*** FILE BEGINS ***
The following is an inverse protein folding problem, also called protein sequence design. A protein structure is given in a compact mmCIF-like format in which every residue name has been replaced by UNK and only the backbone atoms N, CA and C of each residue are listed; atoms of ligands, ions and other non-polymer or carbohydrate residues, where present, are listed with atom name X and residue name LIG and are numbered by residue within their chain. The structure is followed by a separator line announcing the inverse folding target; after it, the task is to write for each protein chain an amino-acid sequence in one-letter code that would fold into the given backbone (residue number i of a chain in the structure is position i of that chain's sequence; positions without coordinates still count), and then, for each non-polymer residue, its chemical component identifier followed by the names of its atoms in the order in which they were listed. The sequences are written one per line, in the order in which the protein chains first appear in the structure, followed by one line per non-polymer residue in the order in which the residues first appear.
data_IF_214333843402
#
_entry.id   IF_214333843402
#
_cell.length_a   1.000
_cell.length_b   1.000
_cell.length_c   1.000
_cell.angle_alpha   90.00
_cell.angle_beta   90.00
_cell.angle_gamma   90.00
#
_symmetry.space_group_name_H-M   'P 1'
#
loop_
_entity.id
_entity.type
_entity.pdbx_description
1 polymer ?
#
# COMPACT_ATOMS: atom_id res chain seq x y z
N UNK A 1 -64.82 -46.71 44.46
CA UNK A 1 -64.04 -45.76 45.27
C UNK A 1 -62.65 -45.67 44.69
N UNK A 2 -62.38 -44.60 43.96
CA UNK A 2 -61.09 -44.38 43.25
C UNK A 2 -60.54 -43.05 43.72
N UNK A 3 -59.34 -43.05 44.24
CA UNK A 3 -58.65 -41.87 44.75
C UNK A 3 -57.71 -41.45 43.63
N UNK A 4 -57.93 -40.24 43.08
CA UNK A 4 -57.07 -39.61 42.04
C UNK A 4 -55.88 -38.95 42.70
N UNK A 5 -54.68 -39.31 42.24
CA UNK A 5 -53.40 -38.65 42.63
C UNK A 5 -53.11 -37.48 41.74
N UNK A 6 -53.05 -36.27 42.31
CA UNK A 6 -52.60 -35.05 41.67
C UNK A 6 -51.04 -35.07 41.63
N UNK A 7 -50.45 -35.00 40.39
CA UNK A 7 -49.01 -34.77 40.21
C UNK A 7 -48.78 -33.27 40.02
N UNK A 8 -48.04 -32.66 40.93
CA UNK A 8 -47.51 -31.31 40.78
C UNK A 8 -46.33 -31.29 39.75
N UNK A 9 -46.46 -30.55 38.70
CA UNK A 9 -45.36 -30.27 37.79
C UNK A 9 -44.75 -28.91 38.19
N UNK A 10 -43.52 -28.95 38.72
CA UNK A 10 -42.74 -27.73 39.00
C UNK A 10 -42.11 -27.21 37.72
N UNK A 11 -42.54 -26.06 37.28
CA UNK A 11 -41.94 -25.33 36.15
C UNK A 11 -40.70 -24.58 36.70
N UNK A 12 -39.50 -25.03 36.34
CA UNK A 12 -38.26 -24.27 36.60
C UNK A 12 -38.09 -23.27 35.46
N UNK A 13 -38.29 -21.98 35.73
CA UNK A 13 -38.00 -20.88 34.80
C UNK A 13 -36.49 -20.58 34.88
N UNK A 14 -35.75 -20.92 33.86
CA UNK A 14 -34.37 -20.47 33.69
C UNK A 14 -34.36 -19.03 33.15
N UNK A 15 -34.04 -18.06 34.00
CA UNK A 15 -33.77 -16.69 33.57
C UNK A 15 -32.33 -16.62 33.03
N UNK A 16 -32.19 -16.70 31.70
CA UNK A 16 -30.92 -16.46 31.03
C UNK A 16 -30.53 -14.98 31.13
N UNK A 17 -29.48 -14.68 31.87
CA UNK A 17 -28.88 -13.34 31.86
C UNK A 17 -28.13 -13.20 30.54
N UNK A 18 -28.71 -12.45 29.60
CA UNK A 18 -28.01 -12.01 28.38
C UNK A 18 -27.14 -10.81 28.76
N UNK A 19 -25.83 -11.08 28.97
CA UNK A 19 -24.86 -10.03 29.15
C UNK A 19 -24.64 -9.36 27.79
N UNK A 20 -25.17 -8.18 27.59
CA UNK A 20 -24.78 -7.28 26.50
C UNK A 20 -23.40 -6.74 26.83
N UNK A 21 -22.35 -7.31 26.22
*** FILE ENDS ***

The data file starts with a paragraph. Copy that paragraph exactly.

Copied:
The following is an inverse protein folding problem, also called protein sequence design. A protein structure is given in a compact mmCIF-like format in which every residue name has been replaced by UNK and only the backbone atoms N, CA and C of each residue are listed; atoms of ligands, ions and other non-polymer or carbohydrate residues, where present, are listed with atom name X and residue name LIG and are numbered by residue within their chain. The structure is followed by a separator line announcing the inverse folding target; after it, the task is to write for each protein chain an amino-acid sequence in one-letter code that would fold into the given backbone (residue number i of a chain in the structure is position i of that chain's sequence; positions without coordinates still count), and then, for each non-polymer residue, its chemical component identifier followed by the names of its atoms in the order in which they were listed. The sequences are written one per line, in the order in which the protein chains first appear in the structure, followed by one line per non-polymer residue in the order in which the residues first appear.